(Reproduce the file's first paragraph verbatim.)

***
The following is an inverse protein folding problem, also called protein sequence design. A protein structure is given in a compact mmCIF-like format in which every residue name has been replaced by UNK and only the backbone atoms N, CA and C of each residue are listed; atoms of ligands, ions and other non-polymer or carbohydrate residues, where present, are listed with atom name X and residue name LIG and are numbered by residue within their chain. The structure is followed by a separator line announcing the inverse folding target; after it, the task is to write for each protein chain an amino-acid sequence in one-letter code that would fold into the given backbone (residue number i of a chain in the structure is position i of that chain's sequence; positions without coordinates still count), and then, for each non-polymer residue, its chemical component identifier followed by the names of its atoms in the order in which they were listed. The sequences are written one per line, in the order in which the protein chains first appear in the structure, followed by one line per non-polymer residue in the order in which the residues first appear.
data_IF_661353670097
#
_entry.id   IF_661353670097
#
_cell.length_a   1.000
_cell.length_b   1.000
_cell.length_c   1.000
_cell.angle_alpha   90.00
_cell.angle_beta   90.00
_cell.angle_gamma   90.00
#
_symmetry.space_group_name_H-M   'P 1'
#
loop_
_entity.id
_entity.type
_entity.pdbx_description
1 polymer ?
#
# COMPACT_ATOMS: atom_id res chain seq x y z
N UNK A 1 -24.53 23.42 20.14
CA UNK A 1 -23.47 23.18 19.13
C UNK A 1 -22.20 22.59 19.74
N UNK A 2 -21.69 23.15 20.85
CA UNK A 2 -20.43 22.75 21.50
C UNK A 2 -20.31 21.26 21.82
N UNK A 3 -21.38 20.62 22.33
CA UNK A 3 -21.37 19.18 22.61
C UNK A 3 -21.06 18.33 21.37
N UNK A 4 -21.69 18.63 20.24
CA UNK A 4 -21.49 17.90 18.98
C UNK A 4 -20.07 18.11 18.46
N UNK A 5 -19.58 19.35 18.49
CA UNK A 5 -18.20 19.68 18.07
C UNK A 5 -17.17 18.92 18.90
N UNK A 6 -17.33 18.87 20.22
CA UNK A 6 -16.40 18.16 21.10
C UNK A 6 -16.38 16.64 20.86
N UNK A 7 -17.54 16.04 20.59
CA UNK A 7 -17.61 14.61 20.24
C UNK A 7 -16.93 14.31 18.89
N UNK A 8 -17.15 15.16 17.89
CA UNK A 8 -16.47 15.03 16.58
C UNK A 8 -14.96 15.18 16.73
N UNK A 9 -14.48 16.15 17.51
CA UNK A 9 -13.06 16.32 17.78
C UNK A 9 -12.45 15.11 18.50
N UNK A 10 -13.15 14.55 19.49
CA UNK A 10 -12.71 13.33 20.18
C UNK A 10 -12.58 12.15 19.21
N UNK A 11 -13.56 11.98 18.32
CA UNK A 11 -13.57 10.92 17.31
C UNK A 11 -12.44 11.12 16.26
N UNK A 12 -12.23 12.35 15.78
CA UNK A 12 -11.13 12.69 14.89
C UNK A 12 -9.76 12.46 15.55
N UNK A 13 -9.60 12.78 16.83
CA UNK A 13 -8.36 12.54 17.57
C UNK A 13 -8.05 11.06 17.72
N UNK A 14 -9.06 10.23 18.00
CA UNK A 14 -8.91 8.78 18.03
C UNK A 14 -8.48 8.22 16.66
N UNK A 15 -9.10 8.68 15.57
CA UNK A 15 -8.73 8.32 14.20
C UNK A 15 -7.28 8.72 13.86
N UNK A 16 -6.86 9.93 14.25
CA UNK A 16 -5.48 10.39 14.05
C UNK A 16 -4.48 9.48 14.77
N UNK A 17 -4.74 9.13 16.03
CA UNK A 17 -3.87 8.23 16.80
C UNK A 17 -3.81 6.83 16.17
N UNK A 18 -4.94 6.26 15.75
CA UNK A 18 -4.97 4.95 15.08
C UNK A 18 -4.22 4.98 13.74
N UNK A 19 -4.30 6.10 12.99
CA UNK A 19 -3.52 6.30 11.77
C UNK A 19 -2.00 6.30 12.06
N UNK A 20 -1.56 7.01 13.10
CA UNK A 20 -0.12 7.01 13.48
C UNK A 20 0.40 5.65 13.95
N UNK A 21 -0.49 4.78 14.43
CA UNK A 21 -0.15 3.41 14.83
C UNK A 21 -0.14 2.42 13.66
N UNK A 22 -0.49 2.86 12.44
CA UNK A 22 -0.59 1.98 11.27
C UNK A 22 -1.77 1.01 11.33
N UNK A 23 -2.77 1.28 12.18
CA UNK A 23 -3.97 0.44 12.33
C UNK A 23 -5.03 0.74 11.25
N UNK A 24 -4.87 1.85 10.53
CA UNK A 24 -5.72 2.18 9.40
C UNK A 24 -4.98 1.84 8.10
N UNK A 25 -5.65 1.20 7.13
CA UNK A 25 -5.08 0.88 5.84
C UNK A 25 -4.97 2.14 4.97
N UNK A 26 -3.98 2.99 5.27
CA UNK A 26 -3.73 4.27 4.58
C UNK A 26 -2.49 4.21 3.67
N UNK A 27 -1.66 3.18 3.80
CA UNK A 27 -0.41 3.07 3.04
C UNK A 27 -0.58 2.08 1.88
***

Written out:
The following is an inverse protein folding problem, also called protein sequence design. A protein structure is given in a compact mmCIF-like format in which every residue name has been replaced by UNK and only the backbone atoms N, CA and C of each residue are listed; atoms of ligands, ions and other non-polymer or carbohydrate residues, where present, are listed with atom name X and residue name LIG and are numbered by residue within their chain. The structure is followed by a separator line announcing the inverse folding target; after it, the task is to write for each protein chain an amino-acid sequence in one-letter code that would fold into the given backbone (residue number i of a chain in the structure is position i of that chain's sequence; positions without coordinates still count), and then, for each non-polymer residue, its chemical component identifier followed by the names of its atoms in the order in which they were listed. The sequences are written one per line, in the order in which the protein chains first appear in the structure, followed by one line per non-polymer residue in the order in which the residues first appear.